While I was at CES last week, I quickly wrote up my success in locating, tracking, and retrieving my cell phone from one of a company’s 400 taxis in Las Vegas. (The article is here). Although it cost me $100 in reward money to get my Windows Phone back, the money it took was nothing compared to the $550 it would have cost to replace the phone. At the end of that post, I promised to revisit this topic and let users know how to locate, track, and recover their iOS and Android devices. While the tracking in iOS and Android takes a little more work (you have to use iCloud on iOS/MacOS X, and it requires a third party app on Android), it is possible to locate your device on these popular operating systems.
Disclaimer: Do NOT use these tools to track your employees or significant other, as it’s extremely creepy, and tracking employees may be illegal and/or a violation of your terms of service with the carrier and/or manufacturer.
Apple Devices (iOS and MacOS)
While the previous post was focused on locating your Windows Phone, it is relatively simple to implement location tracking on Apple devices. To track the location of your device requires you to do the following:
1. You must register your device in iCloud.
2. You can then track your device when it connects online in iCloud when you go online. An example of me tracking my MacBook Air is in the image below.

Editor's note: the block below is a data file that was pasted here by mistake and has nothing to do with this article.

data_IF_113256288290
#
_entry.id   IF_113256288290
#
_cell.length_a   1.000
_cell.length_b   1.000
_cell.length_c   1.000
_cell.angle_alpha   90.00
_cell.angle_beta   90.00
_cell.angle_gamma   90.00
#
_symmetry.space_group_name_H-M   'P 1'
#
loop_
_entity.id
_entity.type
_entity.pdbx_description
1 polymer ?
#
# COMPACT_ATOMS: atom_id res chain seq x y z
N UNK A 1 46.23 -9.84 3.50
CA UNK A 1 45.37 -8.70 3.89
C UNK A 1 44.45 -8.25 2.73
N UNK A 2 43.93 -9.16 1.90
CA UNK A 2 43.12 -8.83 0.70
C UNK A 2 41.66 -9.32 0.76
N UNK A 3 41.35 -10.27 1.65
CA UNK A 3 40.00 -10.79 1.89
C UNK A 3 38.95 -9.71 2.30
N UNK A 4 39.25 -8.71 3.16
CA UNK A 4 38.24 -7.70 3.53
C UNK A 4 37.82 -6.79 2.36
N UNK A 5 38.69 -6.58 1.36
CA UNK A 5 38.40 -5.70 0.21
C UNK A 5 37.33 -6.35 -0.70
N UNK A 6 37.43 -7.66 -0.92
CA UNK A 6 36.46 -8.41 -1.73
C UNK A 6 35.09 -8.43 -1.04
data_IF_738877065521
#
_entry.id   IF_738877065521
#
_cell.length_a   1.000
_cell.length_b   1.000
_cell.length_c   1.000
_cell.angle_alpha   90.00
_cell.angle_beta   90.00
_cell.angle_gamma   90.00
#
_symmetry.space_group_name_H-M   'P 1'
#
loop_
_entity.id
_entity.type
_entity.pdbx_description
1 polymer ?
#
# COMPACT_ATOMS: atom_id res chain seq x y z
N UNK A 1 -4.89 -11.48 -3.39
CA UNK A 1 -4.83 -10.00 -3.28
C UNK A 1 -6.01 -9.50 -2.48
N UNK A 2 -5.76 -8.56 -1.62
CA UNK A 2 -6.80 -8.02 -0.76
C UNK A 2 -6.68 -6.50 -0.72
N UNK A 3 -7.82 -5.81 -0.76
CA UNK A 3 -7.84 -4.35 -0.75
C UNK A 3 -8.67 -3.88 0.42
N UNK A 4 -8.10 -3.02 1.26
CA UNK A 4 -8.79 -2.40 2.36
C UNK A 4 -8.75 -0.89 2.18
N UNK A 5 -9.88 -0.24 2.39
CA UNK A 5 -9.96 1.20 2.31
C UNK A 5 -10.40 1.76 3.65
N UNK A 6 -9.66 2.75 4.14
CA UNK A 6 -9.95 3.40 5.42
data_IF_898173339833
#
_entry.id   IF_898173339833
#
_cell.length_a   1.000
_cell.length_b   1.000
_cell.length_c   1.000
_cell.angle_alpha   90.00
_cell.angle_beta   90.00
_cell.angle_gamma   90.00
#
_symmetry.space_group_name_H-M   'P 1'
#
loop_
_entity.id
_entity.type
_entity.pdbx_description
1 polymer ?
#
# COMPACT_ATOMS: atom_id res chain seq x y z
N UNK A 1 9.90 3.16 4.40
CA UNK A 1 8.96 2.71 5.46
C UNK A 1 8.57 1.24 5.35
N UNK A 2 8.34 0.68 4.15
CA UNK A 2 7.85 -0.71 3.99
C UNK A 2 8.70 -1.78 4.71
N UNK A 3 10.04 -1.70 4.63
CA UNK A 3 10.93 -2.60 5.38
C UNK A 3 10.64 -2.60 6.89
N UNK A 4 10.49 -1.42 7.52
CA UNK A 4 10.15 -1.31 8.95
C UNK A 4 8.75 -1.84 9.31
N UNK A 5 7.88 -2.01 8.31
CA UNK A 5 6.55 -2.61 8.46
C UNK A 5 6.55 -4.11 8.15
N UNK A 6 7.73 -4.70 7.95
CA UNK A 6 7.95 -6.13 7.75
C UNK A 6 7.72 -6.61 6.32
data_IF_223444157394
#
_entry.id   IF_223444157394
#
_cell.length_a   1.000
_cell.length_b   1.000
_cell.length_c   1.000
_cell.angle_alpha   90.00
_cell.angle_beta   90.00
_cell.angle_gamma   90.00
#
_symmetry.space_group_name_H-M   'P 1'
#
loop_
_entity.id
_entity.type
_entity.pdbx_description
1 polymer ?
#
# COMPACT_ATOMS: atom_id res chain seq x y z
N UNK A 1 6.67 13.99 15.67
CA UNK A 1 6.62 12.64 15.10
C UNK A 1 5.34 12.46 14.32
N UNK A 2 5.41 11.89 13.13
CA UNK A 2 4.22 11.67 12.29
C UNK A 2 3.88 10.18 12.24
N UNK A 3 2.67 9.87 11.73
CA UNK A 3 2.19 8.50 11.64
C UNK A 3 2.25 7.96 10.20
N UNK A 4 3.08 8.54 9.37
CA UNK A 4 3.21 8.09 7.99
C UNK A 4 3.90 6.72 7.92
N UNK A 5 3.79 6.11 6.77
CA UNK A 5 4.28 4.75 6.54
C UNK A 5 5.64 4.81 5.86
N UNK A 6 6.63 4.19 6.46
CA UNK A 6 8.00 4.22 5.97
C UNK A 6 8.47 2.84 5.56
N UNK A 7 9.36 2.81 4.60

3. If required, the device can be locked, wiped, and reset from the iCloud console.
Note: It is a violation of the End User License Agreement to track business devices with iCloud. Don’t do it – it’s creepy, and you WILL be found out by the target.
Android Devices (Prey Project)
There are a number of different tools for tracking Android devices; some of the more popular tools include The Prey Project , LookOut Mobile Security (requires a subscription), and Where’s My Droid (Lifehacker 2010 post here).
Tracking your device using the Prey Project is shown in the image below, which is a location report from my Nexus 10 tablet. I have a personal subscription to this tool. which is $5/month for device tracking on up to three devices. Lifehacker has a good article on how to use this tool.